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  1. #1
    Join Date
    Oct 2010
    On another planet

    Default 100 Different Rivers

    A few years ago I set my self a challenge just for a bit of fun, just for the sake of it really with no agenda or expectation just a trek in to the unknown, rod in hand, a bit of bait and a lot of enthusiasm and earlier this year I finally completed it, and I've finally got round to writing what happened so here’s how it went….

    100 Different Rivers

    I have always had a love for fishing running water and quite a few years ago I got talking with my dad about how many rivers we had fished, over a glass or two of inspiration we began to count and the resulting total was surprising, whilst we had fished many stretches of local rivers like the Thames, Lea and Colne we hadn’t fished many different rivers at all, little more than a dozen in total, maybe fifteen at a push. We reminisced about days catching the bus then the train from our council house to get to Watford to fish the Gade and he also told me stories of how as a coach driver he used to take fishing clubs down to places like the Hampshire Avon and would borrow some gear to wet a line, these stories certainly whetted my appetite. After another glass (or two) I hastily said “Dad wouldn’t it be cool to fish 100 rivers” the reply was something along the lines of “bonkers you wont do it son” and whilst thinking he had a more than valid point, there was nothing like trying to prove your old man wrong.

    Challenge accepted I had to catch a fish for a river to qualify and fish like minnows and sticklebacks couldn’t count, after all I could have fished my local Edgware Brook, I would have caught something there but it would not have been very nice, no it had to be good clean rivers and hopefully good fishing. I also wanted them to be either free fishing or day ticket, joining a multitude of clubs would make it too easy I thought, I knew there would be quite a few but not sure how many I could find, either way if I fell short I would be fishing new rivers and getting a bend in the rod, I wasn’t worried about big fish or pb’s, it was a time to explore, get out and about and most of all I just wanted to have a fun easy challenge, knowing I had a few local rivers within striking distance plus some famous chalk stream day ticket venues to explore I set of on an awfully long adventure.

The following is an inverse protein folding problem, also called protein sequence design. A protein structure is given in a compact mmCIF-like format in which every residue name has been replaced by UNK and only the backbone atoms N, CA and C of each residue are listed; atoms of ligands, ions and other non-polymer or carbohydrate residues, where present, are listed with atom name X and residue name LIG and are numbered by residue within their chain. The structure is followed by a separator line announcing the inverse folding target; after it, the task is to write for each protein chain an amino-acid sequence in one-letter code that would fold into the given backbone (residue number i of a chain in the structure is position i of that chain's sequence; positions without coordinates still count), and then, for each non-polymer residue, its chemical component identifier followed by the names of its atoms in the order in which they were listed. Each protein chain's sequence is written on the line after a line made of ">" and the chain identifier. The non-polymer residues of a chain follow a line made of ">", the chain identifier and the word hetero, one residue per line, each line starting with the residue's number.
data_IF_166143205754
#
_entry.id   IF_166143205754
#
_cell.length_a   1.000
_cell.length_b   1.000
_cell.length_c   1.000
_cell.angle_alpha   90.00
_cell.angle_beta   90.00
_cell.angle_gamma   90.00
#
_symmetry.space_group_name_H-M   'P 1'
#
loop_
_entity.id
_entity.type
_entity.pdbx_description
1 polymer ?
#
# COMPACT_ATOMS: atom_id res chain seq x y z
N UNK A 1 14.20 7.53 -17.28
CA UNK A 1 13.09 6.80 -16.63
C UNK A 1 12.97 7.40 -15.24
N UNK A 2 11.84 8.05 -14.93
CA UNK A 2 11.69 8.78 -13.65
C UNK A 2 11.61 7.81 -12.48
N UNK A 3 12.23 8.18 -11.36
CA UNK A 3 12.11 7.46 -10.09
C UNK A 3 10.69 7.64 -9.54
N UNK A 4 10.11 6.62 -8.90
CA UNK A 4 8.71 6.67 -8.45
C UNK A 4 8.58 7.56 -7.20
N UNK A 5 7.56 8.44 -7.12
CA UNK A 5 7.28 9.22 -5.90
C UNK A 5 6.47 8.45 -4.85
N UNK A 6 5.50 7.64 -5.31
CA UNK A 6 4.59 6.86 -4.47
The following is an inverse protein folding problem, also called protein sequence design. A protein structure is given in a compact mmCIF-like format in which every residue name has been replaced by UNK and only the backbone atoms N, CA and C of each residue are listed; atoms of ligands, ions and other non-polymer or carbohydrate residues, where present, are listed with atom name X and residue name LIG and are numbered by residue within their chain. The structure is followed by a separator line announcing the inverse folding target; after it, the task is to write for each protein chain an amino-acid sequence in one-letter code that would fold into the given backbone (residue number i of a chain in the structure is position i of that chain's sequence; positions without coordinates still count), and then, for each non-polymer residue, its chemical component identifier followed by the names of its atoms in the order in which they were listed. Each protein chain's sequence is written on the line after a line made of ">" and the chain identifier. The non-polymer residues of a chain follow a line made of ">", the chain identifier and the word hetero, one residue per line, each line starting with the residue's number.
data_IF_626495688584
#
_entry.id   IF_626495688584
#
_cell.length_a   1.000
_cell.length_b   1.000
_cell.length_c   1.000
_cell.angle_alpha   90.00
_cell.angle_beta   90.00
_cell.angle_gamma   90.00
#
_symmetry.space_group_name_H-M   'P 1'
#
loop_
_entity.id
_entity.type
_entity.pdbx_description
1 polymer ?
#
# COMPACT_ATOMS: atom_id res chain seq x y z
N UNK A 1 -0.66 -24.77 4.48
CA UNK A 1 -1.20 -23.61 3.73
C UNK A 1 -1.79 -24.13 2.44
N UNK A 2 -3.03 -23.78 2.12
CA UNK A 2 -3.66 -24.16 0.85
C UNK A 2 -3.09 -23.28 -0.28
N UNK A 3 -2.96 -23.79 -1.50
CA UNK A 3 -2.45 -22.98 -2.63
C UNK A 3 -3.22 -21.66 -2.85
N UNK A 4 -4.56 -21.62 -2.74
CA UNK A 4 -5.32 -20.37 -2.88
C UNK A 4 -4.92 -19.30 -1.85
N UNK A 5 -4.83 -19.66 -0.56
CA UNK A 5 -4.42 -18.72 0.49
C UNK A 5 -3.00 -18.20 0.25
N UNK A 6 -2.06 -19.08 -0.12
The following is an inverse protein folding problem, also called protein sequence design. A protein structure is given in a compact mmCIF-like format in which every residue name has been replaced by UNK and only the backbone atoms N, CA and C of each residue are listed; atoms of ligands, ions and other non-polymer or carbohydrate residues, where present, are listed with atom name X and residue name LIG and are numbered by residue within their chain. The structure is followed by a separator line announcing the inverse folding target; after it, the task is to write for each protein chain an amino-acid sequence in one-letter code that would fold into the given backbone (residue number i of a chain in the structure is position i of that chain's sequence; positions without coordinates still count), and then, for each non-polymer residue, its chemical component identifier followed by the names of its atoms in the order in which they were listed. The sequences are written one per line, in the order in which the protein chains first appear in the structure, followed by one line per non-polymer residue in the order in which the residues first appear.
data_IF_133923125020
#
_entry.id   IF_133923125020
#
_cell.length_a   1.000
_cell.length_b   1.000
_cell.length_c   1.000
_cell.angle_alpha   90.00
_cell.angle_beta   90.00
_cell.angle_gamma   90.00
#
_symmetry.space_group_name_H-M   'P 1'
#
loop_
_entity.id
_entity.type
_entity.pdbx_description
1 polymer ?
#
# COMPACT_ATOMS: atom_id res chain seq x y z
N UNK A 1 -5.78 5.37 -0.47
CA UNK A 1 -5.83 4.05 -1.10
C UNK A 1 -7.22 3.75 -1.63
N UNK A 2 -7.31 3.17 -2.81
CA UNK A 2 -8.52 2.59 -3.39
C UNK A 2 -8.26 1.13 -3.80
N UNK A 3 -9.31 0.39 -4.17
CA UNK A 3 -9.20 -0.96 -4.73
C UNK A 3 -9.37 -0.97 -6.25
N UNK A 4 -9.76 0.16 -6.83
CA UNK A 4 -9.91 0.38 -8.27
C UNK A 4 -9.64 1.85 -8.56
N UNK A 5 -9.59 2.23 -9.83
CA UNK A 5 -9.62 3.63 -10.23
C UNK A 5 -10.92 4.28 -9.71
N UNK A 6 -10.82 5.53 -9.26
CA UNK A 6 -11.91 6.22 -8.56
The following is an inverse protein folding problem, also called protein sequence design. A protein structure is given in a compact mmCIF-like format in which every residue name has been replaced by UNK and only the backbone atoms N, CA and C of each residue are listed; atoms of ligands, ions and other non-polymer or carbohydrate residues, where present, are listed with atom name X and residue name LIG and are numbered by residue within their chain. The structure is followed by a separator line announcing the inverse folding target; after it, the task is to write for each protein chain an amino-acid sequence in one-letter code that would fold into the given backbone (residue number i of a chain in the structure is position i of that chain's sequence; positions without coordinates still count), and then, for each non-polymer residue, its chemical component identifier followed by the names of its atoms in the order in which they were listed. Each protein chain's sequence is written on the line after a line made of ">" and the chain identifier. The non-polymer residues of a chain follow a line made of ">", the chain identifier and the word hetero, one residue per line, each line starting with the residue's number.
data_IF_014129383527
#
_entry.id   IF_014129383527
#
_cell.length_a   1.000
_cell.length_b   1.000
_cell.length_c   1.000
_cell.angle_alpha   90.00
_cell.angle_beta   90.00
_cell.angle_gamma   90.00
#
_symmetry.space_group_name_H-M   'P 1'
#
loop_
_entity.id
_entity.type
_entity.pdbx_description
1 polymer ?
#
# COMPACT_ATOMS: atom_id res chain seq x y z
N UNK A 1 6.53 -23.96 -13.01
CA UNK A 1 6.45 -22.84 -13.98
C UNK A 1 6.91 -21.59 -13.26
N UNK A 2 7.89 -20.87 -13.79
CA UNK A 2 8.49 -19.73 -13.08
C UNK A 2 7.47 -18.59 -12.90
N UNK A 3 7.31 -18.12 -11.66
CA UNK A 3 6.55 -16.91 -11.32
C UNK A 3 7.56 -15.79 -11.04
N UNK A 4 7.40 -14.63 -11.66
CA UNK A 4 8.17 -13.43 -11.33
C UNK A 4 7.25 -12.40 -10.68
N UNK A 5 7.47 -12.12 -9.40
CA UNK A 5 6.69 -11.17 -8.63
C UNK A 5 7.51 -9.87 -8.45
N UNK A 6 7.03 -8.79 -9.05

A nice bit of free fishing on my doorstep

    After the first season (Did I mention this would be long?) a dozen or so rivers soon doubled when I visited some well known rivers and picked off others closer to home that I really should have fished before, spurred on by fishing some wonderful rivers I was well and truly hooked even if I did allow myself to chase roach, chub and barbel at my usual haunts every now and then with dad. Why I hadn’t fished these new rivers before I do not know, perhaps as anglers we learn our banker waters and stick to them knowing we can catch, maybe It’s because I’m greedy or perhaps familiarity does breed contempt, after all I was crossing many a good river I knew to fish somewhere potentially rubbish, a journey in to the unknown was probably the draw and at least that’s what I told myself.

    A well known river and the scenery was stunning

    After a period of knocking off rivers I already knew about things got a bit harder and a little more research was needed, word of mouth here, and magazine article there and of course much browsing of maps, these were the most fun, finding a blue line with a weird name and wondering what it will look like. A window was opened and for the first time 100 looked a distinct possibility and It wasn’t too long before I was around the 50 mark. The fishing gear even found it’s way in to the boot for family holidays, it was amazing how many great spots I found for a picnic all of which seemed to be by a river – funny that.

    A decent spot for a picnic